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dc.contributor.authorQueiroz, Leandro S-
dc.contributor.authorSouza, Luiz K. C. de-
dc.contributor.authorThomaz, Kelly Taise C-
dc.contributor.authorLima, Erika Tallyta Leite-
dc.contributor.authorRocha Filho, Geraldo N. da-
dc.contributor.authorNascimento, Luis Adriano S. do-
dc.contributor.authorPires, Luiza H. de Oliveira-
dc.contributor.authorFaial, Kelson do Carmo Freitas-
dc.contributor.authorCosta, Carlos E. F. da-
dc.date.accessioned2020-06-30T13:35:59Z-
dc.date.available2020-06-30T13:35:59Z-
dc.date.issued2020-
dc.identifier.citationQUEIROZ, Leandro S. et al. Activated carbon obtained from amazonian biomass tailings (acai seed): Modification, characterization, and use for removal of metal ions from water. Journal of Environmental Management, v. 270, n.xx, 110868, Sept. 2020.pt_BR
dc.identifier.issn0301-4797-
dc.identifier.urihttp://patua.iec.gov.br//handle/iec/4104-
dc.description.abstractAcai seed was used herein as an Amazon biomass waste for the synthesis of activated and modified carbon in order to find a possible use for the large volume of residues generated during the processing of this fruit and to add value to this residue. Activated carbon materials were used to remove Pb2+, Fe2+, and Mg2+ metal ions from water. The efficiency of removal of these ions by the acai seed activated carbon was compared with that by commercial activated carbon. Activated carbon materials were prepared by carbonization and chemical activation using two KOH impregnation ratios, namely 1:1 (ACK1) and 5:1 (ACK5), by mass. These samples were modified by treatment with nitric acid under microwave heating (ACK1-M) and (ACK5-M), respectively. The result of the elemental analysis indicated that this biomass has carbon and sulfur contents of 43.29% and 0.10% wt, respectively. The textural parameters showed that the obtained activated carbon samples presented high surface areas between 1462 and 2774 m2 g−1. Raman analysis revealed the different degrees of graphitization of the activated carbon materials. Boehm titration identified the presence of phenolic, carboxylic, and lactonic groups in samples that were confirmed by Fourier transform infrared spectroscopy. In the metal adsorption tests, ACK5-M showed better removal efficiency, reaching 86% removal for Pb2+, 69% for Fe2+, and 8% for Mg2+in 1 h of contact time; these results were superior to those obtained for commercial carbon. The results indicated that acai seed can be used for the production of activated carbon and can also be used for metal removal.pt_BR
dc.language.isoengpt_BR
dc.publisherElsevierpt_BR
dc.rightsAcesso Embargadopt_BR
dc.titleActivated carbon obtained from amazonian biomass tailings (acai seed): Modification, characterization, and use for removal of metal ions from waterpt_BR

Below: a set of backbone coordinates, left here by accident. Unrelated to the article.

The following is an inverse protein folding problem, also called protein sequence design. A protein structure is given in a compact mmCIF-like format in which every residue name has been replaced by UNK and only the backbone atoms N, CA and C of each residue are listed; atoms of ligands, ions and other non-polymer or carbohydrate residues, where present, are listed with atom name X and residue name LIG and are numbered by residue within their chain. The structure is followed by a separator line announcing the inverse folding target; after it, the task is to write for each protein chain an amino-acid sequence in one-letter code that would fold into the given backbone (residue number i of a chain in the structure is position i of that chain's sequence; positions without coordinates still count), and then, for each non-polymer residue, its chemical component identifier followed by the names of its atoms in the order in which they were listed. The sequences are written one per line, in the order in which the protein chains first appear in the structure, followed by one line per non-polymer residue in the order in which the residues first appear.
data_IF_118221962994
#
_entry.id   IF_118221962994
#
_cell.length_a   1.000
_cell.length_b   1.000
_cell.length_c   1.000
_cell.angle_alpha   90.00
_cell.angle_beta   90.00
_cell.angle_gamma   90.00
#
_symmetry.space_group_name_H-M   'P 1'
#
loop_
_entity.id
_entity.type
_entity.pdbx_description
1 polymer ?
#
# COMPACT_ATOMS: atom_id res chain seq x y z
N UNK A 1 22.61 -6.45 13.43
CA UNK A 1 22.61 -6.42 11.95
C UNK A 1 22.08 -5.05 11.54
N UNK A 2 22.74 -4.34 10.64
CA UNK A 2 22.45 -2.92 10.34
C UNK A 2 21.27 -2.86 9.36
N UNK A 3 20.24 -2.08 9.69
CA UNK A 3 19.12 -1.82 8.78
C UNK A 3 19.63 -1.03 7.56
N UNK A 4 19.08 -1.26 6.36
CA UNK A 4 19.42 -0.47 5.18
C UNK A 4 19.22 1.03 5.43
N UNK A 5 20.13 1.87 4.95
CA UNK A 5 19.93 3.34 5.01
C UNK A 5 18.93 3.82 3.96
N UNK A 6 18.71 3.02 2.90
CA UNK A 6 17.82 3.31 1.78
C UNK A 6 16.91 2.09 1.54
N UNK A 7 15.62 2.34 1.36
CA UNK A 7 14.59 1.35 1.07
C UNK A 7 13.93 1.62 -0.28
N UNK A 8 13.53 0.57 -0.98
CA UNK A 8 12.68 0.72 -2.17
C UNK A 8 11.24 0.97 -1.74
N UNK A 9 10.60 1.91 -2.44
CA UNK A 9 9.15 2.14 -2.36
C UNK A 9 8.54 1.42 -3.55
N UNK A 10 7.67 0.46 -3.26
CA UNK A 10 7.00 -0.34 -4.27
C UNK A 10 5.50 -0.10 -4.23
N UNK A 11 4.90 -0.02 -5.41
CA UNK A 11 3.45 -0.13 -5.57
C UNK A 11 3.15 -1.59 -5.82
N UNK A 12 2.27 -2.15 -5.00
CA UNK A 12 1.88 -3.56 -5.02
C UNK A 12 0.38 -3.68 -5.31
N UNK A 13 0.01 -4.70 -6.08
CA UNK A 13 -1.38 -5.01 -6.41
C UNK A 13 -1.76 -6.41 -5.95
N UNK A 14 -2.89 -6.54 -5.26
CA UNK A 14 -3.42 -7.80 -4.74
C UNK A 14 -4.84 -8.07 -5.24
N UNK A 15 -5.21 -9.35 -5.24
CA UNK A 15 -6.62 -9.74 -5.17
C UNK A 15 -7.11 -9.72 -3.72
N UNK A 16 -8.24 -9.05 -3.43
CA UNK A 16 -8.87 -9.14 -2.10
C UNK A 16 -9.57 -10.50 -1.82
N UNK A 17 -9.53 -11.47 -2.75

dc.typeArtigopt_BR
dc.subject.decsPrimaryCarvão Vegetal / análisept_BR
dc.subject.decsPrimaryCarvão Vegetal / químicapt_BR
dc.subject.decsPrimaryBiomassapt_BR
dc.subject.decsPrimaryEuterpe / químicapt_BR
dc.subject.decsPrimaryResíduos / análisept_BR
dc.subject.decsPrimaryÍons / análisept_BR
dc.subject.decsPrimaryÍons Pesadospt_BR
dc.creator.affilliationFederal University of Pará. Graduate Program of Chemistry. Laboratory of Amazon Oils. Laboratory of Catalysis and Oilchemistry. Belém, PA, Brazil.pt_BR
dc.creator.affilliationFederal University of Amazonas. Department of Chemistry. Manaus, AM, Brazil.pt_BR
dc.creator.affilliationFederal University of Pará. Graduate Program of Chemistry. Laboratory of Amazon Oils. Laboratory of Catalysis and Oilchemistry. Belém, PA, Brazil / Ministério da Saúde. Secretaria de Vigilância em Saúde. Instituto Evandro Chagas. Ananindeua, PA, Brasil.pt_BR
dc.creator.affilliationFederal University of Pará. Graduate Program of Chemistry. Laboratory of Amazon Oils. Laboratory of Catalysis and Oilchemistry. Belém, PA, Brazil.pt_BR
dc.creator.affilliationFederal University of Pará. Graduate Program of Chemistry. Laboratory of Amazon Oils. Laboratory of Catalysis and Oilchemistry. Belém, PA, Brazilpt_BR
dc.creator.affilliationFederal University of Pará. Graduate Program of Chemistry. Laboratory of Amazon Oils. Laboratory of Catalysis and Oilchemistry. Belém, PA, Brazilpt_BR
dc.creator.affilliationFederal University of Pará. Graduate Program of Chemistry. Laboratory of Amazon Oils. Laboratory of Catalysis and Oilchemistry. Belém, PA, Brazilpt_BR
dc.creator.affilliationMinistério da Saúde. Secretaria de Vigilância em Saúde. Instituto Evandro Chagas. Ananindeua, PA, Brasil.pt_BR
dc.creator.affilliationFederal University of Pará. Graduate Program of Chemistry. Laboratory of Amazon Oils. Laboratory of Catalysis and Oilchemistry. Belém, PA, Brazilpt_BR
dc.identifier.doi10.1016/j.jenvman.2020.110868-


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